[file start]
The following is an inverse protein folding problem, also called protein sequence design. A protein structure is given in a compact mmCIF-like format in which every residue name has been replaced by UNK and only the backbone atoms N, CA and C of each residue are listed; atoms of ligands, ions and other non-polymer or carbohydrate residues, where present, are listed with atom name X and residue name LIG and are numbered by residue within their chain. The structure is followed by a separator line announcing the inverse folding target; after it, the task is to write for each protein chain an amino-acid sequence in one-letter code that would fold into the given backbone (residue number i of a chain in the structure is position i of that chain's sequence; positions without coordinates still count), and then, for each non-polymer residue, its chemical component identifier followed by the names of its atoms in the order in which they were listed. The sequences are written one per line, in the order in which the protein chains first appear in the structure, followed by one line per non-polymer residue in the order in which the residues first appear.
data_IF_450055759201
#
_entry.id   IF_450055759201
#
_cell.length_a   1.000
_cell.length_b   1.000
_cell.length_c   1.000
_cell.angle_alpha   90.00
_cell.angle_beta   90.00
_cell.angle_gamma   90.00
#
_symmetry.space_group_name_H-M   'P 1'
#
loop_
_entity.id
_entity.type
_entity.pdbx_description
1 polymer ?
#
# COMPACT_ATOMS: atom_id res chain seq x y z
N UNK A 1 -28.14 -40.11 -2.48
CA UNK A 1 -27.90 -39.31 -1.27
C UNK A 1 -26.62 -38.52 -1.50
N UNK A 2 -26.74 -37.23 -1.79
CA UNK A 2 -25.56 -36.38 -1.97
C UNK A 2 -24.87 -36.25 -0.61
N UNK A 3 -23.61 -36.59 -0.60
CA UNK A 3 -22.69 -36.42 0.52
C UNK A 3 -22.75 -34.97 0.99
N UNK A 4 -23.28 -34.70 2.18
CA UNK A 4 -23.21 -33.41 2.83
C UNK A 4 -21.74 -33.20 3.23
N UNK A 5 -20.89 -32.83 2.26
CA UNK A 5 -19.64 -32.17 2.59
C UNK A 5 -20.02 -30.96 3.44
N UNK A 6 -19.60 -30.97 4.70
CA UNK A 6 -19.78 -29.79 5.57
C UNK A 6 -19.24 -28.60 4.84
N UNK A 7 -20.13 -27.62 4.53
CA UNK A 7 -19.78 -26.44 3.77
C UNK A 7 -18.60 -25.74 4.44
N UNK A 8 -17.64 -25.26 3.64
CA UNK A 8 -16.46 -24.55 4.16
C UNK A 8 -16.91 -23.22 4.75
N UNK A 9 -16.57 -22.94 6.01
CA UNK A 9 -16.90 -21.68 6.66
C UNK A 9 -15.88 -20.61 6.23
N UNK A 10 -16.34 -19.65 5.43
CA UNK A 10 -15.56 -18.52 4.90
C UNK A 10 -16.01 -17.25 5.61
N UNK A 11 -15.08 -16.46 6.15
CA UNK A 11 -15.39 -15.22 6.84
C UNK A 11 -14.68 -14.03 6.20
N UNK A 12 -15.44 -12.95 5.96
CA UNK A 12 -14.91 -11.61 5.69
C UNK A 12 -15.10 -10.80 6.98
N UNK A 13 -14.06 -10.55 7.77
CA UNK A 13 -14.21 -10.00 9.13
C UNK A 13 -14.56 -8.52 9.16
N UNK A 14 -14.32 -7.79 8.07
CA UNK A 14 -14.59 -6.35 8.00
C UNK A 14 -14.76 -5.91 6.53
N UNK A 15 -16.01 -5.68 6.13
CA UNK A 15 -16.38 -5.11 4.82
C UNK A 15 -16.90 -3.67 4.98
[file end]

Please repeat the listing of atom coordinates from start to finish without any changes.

The following is an inverse protein folding problem, also called protein sequence design. A protein structure is given in a compact mmCIF-like format in which every residue name has been replaced by UNK and only the backbone atoms N, CA and C of each residue are listed; atoms of ligands, ions and other non-polymer or carbohydrate residues, where present, are listed with atom name X and residue name LIG and are numbered by residue within their chain. The structure is followed by a separator line announcing the inverse folding target; after it, the task is to write for each protein chain an amino-acid sequence in one-letter code that would fold into the given backbone (residue number i of a chain in the structure is position i of that chain's sequence; positions without coordinates still count), and then, for each non-polymer residue, its chemical component identifier followed by the names of its atoms in the order in which they were listed. The sequences are written one per line, in the order in which the protein chains first appear in the structure, followed by one line per non-polymer residue in the order in which the residues first appear.
data_IF_450055759201
#
_entry.id   IF_450055759201
#
_cell.length_a   1.000
_cell.length_b   1.000
_cell.length_c   1.000
_cell.angle_alpha   90.00
_cell.angle_beta   90.00
_cell.angle_gamma   90.00
#
_symmetry.space_group_name_H-M   'P 1'
#
loop_
_entity.id
_entity.type
_entity.pdbx_description
1 polymer ?
#
# COMPACT_ATOMS: atom_id res chain seq x y z
N UNK A 1 -28.14 -40.11 -2.48
CA UNK A 1 -27.90 -39.31 -1.27
C UNK A 1 -26.62 -38.52 -1.50
N UNK A 2 -26.74 -37.23 -1.79
CA UNK A 2 -25.56 -36.38 -1.97
C UNK A 2 -24.87 -36.25 -0.61
N UNK A 3 -23.61 -36.59 -0.60
CA UNK A 3 -22.69 -36.42 0.52
C UNK A 3 -22.75 -34.97 0.99
N UNK A 4 -23.28 -34.70 2.18
CA UNK A 4 -23.21 -33.41 2.83
C UNK A 4 -21.74 -33.20 3.23
N UNK A 5 -20.89 -32.83 2.26
CA UNK A 5 -19.64 -32.17 2.59
C UNK A 5 -20.02 -30.96 3.44
N UNK A 6 -19.60 -30.97 4.70
CA UNK A 6 -19.78 -29.79 5.57
C UNK A 6 -19.24 -28.60 4.84
N UNK A 7 -20.13 -27.62 4.53
CA UNK A 7 -19.78 -26.44 3.77
C UNK A 7 -18.60 -25.74 4.44
N UNK A 8 -17.64 -25.26 3.64
CA UNK A 8 -16.46 -24.55 4.16
C UNK A 8 -16.91 -23.22 4.75
N UNK A 9 -16.57 -22.94 6.01
CA UNK A 9 -16.90 -21.68 6.66
C UNK A 9 -15.88 -20.61 6.23
N UNK A 10 -16.34 -19.65 5.43
CA UNK A 10 -15.56 -18.52 4.90
C UNK A 10 -16.01 -17.25 5.61
N UNK A 11 -15.08 -16.46 6.15
CA UNK A 11 -15.39 -15.22 6.84
C UNK A 11 -14.68 -14.03 6.20
N UNK A 12 -15.44 -12.95 5.96
CA UNK A 12 -14.91 -11.61 5.69
C UNK A 12 -15.10 -10.80 6.98
N UNK A 13 -14.06 -10.55 7.77
CA UNK A 13 -14.21 -10.00 9.13
C UNK A 13 -14.56 -8.52 9.16
N UNK A 14 -14.32 -7.79 8.07
CA UNK A 14 -14.59 -6.35 8.00
C UNK A 14 -14.76 -5.91 6.53
N UNK A 15 -16.01 -5.68 6.13
CA UNK A 15 -16.38 -5.11 4.82
C UNK A 15 -16.90 -3.67 4.98